In his usually sacrosanct stage directions, Beckett calls for Krapp to peel and eat a banana before saying a word. When he's finished chewing and swallowing, he has some business with the banana skin that requires him to slip on it and thereby provide a nice bit of spin on the old slipping-on-a-banana-skin sight gag.
Instead, Tarver -- whose attention to detail is notable throughout -- has Dennehy eat the banana and then fiddle with the skin, but revises the order of his slipping. The slight adjustment not only makes for an alarmingly funny sight gag but underlines even more than Beckett does his belief that man can never win the game of life he must play.
From his lumbering entrance through a door that helps define a darkened room Eugene Lee has designed, Dennehy commands attention. His white hair is disheveled and his clothes are shapeless and colorless. But perhaps most commandingly, his eyes, which he must squint to see, are tired. Above them, his white eyebrows resemble two shaggy caterpillars.
With a ceiling fixture the only illumination over the desk where he sits, the 69-year-old Krapp listens to a recording made when he was 39 and on which he ruminates on, among other things, his dying mother and a woman in his life. Referring to his younger-sounding self as "he" (Dennehy's voice, of course), he interrupts that tape to record his reactions in the present. As Krapp completes these relatively straight-forward actions, Beckett says all that needs be said about everyman's eventual acceptance of mortality.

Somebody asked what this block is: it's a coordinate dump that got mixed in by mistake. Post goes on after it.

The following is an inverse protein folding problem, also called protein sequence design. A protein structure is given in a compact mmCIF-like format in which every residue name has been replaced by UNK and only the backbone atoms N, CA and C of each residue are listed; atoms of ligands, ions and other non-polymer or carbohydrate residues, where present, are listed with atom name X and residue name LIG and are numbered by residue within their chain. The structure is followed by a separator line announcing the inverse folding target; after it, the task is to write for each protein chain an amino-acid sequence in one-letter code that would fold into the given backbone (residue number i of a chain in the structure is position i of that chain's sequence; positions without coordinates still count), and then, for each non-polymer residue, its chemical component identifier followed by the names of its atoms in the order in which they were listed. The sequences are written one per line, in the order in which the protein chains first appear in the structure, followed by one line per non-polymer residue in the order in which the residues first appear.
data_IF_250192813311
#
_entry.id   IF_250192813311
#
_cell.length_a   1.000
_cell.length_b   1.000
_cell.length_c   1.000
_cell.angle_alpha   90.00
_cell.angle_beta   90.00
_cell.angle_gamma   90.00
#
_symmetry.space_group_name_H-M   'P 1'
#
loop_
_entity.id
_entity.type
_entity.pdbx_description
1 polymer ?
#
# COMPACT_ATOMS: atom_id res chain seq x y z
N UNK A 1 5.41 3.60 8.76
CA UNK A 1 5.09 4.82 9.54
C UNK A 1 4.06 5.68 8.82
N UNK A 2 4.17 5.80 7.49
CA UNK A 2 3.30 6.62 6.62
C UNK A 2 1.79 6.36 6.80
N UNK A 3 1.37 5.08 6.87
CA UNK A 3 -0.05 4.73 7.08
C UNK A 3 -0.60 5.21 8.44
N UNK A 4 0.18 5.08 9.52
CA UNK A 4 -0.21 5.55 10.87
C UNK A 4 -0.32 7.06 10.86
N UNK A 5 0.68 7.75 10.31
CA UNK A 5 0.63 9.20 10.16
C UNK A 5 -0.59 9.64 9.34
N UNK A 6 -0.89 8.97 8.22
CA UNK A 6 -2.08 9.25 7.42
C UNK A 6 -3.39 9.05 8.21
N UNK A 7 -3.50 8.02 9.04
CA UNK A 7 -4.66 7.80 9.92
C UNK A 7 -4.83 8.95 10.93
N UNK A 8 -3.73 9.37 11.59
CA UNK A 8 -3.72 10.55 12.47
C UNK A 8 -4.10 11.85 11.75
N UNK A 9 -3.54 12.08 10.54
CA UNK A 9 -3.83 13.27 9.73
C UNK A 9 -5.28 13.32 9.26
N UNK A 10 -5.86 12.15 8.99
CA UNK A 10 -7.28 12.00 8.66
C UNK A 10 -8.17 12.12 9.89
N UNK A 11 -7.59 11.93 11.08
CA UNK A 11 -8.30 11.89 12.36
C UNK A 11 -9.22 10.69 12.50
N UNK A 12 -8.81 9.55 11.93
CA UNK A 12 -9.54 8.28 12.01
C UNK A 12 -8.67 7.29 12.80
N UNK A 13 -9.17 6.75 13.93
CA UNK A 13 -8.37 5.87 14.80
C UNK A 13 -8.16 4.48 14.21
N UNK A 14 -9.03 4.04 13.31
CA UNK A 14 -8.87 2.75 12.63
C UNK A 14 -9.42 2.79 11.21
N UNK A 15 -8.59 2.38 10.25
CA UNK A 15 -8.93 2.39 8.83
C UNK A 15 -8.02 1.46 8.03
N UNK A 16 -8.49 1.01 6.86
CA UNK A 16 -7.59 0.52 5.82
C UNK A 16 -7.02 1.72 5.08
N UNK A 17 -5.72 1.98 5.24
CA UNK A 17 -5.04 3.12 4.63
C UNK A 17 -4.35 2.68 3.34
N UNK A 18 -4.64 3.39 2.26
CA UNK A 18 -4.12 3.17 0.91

Because Dennehy usually finds the opportunity to bellow no matter what part he takes on, this Krapp is something of a caterwauler. Nevertheless, Dennehy uses every moment to bring Krapp alive, comical and dignified -- no more so than when he's listened to his 39-year-old manifestation say of the passing years, "No, I wouldn't want them back." He makes indelible Beckett's truth about the demanding wages of revisiting the past.